The global mercury treaty we told you about a while back ? The good news came this week: It’s been adopted by 140 nations.
The new accord, signed on Saturday in Geneva, aims to cut mercury pollution from mining, utility plants and a host of products and industrial processes, by setting enforceable limits and encouraging shifts to alternatives in which mercury is not used, released or emitted.
It now moves on to the ratification process. According to the AP report quoted above, once signed in Japan later this year, “50 nations must ratify it before it comes into force, which officials predicted would happen in three to four years.”
The treaty is not perfect. It could be tougher. But as critical supporters say, it’s a “first step,” and that’s something. And, importantly, the agreement addresses the critical problem of dental mercury and includes “binding requirements for countries to phase down dental amalgam,” according to the Mercury Policy Project media release on the matter. Said MPP director, Michael T. Bender, “This is the beginning of the end of dental amalgam globally.”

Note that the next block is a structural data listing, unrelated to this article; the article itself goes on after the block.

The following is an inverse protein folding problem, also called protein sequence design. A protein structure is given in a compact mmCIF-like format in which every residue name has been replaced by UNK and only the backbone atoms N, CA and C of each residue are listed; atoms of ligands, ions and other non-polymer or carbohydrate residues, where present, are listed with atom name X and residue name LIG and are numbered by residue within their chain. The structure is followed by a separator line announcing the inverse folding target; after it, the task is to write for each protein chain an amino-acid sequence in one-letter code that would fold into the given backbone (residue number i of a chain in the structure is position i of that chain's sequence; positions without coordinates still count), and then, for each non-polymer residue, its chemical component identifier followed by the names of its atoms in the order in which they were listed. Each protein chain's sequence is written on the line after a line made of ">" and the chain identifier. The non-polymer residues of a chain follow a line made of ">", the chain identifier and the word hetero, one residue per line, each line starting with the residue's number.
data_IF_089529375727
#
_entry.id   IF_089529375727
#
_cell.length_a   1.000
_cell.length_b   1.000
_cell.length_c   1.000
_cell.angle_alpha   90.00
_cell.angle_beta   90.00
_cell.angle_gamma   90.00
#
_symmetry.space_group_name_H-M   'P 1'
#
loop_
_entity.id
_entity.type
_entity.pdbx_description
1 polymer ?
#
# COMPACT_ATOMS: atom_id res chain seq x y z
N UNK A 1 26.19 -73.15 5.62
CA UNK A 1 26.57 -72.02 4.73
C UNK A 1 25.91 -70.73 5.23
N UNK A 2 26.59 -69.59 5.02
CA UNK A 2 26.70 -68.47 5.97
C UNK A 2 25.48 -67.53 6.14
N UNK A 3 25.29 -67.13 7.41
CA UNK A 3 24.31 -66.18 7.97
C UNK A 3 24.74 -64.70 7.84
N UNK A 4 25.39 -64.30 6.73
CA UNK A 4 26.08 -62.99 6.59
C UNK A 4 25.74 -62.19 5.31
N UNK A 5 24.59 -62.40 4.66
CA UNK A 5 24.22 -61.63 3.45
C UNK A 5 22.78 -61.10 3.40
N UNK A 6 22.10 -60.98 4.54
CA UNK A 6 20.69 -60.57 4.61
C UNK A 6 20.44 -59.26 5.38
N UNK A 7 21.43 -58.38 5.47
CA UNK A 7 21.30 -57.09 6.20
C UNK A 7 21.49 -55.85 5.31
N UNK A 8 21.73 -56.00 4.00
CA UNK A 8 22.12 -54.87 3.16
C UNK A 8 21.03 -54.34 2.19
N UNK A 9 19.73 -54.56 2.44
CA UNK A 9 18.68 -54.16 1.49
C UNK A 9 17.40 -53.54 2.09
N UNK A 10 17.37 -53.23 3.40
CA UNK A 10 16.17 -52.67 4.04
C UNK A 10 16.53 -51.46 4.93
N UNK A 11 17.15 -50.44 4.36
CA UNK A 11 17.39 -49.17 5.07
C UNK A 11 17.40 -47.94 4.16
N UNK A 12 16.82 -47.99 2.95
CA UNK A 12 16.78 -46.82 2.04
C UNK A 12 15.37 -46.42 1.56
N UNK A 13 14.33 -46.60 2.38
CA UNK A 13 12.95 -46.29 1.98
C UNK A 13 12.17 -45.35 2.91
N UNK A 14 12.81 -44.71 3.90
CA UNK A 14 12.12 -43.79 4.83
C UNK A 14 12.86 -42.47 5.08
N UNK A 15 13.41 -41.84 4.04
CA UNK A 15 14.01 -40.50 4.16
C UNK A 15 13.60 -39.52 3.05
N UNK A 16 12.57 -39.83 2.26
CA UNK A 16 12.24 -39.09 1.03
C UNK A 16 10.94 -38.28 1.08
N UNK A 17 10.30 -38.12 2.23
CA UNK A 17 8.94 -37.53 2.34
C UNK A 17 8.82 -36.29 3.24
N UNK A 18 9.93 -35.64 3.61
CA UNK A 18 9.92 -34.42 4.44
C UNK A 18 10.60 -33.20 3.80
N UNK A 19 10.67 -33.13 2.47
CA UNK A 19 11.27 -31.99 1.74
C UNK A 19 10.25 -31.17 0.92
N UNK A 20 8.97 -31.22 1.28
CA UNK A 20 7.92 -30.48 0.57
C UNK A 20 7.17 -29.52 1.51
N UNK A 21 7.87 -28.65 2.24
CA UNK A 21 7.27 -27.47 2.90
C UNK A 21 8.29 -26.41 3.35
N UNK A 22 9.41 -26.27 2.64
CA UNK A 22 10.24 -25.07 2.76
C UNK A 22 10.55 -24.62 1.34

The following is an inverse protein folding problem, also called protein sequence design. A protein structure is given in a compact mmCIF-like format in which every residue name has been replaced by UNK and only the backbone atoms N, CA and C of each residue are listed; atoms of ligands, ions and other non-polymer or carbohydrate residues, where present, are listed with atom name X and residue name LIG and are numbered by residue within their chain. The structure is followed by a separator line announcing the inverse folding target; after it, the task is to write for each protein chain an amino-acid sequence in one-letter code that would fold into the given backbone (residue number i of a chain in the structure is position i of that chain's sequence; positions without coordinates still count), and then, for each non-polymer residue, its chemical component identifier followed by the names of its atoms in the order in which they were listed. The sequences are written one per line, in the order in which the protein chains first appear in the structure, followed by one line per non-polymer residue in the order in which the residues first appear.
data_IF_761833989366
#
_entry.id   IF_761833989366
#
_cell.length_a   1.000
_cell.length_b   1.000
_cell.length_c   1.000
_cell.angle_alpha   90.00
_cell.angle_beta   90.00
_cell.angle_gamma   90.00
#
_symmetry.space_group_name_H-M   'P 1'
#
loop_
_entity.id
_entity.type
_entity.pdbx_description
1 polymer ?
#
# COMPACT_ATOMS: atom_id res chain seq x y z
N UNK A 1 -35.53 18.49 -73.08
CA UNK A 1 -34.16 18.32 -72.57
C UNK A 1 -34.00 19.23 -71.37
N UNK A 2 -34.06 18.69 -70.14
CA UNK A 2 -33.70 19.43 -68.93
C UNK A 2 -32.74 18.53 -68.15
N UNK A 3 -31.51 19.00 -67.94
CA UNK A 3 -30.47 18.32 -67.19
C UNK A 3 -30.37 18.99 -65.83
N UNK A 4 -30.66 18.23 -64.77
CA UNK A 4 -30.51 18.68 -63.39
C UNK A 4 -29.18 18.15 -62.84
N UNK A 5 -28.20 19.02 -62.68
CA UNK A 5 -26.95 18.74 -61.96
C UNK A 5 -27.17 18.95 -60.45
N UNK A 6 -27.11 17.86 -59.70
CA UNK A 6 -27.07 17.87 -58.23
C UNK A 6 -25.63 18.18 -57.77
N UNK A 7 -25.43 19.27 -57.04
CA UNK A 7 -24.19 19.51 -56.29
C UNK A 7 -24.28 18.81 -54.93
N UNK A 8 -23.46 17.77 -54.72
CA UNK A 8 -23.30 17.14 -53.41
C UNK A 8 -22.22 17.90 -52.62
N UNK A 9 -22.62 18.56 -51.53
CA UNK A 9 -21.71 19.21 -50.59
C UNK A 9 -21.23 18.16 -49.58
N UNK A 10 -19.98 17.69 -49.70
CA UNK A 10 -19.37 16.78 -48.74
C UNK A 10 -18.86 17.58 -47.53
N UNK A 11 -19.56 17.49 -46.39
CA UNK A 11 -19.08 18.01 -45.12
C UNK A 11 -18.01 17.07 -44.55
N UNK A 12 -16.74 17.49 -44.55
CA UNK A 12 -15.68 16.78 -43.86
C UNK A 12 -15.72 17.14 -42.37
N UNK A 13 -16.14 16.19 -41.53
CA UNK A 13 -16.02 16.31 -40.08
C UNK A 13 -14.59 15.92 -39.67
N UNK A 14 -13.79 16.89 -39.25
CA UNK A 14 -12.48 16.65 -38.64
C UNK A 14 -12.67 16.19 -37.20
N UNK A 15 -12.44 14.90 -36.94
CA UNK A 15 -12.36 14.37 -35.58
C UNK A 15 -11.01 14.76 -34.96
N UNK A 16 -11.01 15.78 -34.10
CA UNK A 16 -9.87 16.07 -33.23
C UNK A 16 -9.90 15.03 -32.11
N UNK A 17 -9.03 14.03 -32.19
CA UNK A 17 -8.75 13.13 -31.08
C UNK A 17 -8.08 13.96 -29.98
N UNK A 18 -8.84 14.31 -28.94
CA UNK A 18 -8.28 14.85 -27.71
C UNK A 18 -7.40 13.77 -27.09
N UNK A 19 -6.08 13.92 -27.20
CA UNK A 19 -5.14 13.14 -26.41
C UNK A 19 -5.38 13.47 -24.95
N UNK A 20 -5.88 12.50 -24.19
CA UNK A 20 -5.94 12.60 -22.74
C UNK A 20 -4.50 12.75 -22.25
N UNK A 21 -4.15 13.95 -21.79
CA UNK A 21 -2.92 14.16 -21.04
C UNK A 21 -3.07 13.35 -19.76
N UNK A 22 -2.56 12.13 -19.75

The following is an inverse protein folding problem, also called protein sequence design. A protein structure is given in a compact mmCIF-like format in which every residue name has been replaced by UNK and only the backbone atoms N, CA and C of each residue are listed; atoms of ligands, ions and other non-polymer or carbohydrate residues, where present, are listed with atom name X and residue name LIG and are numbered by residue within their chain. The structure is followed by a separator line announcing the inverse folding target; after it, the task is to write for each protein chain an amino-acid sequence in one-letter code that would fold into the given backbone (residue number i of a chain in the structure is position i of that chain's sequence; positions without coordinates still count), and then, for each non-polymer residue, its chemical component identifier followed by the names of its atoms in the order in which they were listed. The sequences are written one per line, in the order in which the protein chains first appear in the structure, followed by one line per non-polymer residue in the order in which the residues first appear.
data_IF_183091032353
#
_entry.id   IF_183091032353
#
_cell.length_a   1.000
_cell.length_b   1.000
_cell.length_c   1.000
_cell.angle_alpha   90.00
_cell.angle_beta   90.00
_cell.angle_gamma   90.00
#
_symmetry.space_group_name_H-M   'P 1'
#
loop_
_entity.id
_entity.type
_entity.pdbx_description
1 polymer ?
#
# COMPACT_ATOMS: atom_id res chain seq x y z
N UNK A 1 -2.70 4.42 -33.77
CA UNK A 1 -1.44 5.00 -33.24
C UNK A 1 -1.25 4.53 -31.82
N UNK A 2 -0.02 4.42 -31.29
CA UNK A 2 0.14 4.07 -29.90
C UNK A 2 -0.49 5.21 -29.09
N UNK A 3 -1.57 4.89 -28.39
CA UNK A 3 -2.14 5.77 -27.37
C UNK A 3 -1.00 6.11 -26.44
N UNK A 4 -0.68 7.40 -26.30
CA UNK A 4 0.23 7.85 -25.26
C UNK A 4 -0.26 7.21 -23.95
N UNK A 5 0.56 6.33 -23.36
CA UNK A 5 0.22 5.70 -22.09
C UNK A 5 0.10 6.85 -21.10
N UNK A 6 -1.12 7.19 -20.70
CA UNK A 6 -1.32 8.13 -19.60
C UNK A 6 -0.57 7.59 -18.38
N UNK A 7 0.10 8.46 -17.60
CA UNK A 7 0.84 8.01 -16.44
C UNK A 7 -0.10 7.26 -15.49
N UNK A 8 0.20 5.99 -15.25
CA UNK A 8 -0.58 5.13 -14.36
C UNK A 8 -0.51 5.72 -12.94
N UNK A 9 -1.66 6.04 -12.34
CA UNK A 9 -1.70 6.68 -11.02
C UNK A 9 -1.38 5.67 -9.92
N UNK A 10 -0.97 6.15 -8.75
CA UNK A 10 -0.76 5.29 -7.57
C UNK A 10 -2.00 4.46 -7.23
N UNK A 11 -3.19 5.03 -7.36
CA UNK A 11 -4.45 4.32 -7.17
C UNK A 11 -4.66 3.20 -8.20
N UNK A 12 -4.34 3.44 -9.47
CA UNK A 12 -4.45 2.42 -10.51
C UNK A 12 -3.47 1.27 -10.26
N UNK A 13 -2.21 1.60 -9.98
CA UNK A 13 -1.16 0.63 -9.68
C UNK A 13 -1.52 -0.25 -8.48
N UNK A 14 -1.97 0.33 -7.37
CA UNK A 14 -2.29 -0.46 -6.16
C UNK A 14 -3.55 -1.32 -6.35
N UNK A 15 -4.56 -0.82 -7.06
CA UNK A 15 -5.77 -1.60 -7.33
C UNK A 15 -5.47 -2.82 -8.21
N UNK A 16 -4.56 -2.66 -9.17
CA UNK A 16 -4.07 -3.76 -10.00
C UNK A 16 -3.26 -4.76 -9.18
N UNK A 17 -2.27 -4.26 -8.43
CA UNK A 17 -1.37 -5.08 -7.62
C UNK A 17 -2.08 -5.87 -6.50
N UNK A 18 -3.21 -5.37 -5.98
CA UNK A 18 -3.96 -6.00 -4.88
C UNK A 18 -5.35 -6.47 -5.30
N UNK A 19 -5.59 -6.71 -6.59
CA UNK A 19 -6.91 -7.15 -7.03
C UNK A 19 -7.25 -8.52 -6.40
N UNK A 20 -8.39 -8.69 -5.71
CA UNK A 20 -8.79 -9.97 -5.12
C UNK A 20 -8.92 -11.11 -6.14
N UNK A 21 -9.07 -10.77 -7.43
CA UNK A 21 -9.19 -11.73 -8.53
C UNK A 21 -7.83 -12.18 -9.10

Here’s the key passage:
Article 6 Annex C Part II – Dental Amalgam Provisions
Measures to be taken by a Party to phase down the use of dental amalgam shall take into account the Party’s domestic circumstances and relevant international guidance and shall include two or more of the measures from the following list:
The full text of Article 6 is available here (and includes a list of other mercury-containing products to be phased out).
Unfortunately, no phase-out date was set for dental amalgam, and the bar for compliance does seem on the low side. But again, it’s a start – and an important one. And we’re grateful to all those who worked so hard these past four years to make this treaty a reality.